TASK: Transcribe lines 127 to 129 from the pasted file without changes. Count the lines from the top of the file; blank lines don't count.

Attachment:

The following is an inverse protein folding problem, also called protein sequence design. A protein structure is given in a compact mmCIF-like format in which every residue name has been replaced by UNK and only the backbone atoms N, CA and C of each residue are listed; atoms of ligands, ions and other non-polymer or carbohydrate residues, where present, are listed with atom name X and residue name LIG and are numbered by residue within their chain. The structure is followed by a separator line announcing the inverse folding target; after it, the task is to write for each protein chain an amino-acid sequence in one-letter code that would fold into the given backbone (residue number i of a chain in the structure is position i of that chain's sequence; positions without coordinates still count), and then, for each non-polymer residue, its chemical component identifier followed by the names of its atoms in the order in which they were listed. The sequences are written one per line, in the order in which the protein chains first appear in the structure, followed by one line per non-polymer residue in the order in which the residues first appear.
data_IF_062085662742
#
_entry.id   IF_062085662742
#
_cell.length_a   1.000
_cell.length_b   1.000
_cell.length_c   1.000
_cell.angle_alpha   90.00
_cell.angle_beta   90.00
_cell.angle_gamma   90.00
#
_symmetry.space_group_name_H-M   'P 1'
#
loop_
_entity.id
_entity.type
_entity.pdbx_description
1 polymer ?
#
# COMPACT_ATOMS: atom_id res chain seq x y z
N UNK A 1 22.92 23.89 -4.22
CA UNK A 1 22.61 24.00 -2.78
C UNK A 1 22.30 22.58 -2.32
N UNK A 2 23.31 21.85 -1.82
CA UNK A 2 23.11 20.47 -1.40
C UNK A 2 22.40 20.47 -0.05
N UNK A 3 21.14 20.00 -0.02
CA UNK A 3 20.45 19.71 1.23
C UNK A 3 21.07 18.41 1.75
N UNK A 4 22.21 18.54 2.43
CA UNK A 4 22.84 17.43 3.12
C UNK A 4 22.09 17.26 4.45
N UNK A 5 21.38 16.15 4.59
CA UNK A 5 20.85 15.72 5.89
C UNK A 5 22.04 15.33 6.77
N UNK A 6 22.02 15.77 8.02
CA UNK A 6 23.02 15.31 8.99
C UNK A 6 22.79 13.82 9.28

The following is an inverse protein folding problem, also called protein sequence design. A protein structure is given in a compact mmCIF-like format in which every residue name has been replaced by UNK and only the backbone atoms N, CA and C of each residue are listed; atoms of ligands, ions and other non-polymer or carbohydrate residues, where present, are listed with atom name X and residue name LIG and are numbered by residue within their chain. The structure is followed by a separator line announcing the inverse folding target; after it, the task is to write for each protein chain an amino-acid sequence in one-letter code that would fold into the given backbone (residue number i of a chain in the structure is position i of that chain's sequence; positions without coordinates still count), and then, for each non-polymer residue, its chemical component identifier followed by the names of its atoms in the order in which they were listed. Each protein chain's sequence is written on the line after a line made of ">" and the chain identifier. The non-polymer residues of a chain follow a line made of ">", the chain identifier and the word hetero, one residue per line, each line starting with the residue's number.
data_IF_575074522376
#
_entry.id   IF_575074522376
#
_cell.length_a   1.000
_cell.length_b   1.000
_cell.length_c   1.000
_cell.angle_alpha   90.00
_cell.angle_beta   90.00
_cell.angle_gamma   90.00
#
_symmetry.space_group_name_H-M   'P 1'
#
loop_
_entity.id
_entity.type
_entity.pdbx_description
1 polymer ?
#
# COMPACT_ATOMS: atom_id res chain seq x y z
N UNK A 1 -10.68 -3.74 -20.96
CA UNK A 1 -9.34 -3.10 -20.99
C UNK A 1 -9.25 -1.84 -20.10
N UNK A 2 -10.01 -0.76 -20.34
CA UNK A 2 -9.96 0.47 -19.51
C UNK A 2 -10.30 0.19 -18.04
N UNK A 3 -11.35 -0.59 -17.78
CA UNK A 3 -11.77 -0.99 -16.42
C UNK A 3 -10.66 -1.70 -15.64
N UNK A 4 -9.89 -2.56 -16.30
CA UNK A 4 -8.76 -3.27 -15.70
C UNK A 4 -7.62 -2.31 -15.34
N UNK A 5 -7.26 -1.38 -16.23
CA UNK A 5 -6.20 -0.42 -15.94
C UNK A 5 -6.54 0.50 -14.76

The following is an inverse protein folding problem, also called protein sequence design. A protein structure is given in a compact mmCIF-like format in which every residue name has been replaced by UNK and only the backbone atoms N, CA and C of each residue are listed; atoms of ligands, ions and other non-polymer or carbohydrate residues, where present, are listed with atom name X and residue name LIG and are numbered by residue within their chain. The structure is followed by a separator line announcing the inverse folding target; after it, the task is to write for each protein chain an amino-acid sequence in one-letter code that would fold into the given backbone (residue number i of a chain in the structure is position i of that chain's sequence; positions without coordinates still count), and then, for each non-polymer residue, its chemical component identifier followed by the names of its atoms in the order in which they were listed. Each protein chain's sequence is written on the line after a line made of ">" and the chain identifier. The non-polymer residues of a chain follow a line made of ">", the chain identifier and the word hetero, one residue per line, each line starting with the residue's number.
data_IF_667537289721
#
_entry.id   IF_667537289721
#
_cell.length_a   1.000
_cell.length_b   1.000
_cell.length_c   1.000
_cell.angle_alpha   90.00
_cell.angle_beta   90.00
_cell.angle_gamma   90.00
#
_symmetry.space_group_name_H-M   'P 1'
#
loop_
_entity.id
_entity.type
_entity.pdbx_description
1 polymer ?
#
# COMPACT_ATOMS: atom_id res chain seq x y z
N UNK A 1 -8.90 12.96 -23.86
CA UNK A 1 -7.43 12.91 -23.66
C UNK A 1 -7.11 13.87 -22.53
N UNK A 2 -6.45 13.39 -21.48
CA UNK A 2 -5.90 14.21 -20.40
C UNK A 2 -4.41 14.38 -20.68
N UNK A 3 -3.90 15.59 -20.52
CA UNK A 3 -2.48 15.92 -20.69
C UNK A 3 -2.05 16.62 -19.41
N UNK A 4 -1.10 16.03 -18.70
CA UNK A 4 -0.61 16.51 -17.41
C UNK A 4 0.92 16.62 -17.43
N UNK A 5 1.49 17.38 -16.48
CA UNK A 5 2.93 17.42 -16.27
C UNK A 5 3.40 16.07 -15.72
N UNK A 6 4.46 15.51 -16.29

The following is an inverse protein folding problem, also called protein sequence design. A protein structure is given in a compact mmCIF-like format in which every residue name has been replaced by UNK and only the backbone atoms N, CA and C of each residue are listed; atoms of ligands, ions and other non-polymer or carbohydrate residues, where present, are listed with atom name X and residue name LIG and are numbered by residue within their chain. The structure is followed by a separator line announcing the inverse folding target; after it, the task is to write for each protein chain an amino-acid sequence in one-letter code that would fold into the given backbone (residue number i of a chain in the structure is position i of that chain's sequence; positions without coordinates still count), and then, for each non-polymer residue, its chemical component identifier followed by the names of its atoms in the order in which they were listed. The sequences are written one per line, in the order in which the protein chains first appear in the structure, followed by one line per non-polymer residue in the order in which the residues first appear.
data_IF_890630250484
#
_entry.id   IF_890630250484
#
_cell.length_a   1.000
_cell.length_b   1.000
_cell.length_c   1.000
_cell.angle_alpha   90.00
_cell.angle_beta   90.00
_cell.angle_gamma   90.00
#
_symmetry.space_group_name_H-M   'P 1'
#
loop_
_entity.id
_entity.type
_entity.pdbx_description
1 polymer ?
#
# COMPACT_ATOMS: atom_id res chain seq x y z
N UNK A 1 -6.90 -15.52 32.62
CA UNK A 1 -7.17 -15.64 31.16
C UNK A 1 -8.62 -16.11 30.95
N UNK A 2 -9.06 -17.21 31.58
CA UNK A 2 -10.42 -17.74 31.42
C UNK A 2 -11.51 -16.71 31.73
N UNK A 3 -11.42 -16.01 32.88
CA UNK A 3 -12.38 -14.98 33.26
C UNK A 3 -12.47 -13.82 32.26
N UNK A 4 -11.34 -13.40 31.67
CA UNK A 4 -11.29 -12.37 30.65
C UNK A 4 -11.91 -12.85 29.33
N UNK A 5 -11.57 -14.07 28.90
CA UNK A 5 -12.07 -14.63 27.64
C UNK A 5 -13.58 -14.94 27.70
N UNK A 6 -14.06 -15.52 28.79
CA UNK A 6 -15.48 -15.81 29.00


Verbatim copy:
loop_
_entity.id
_entity.type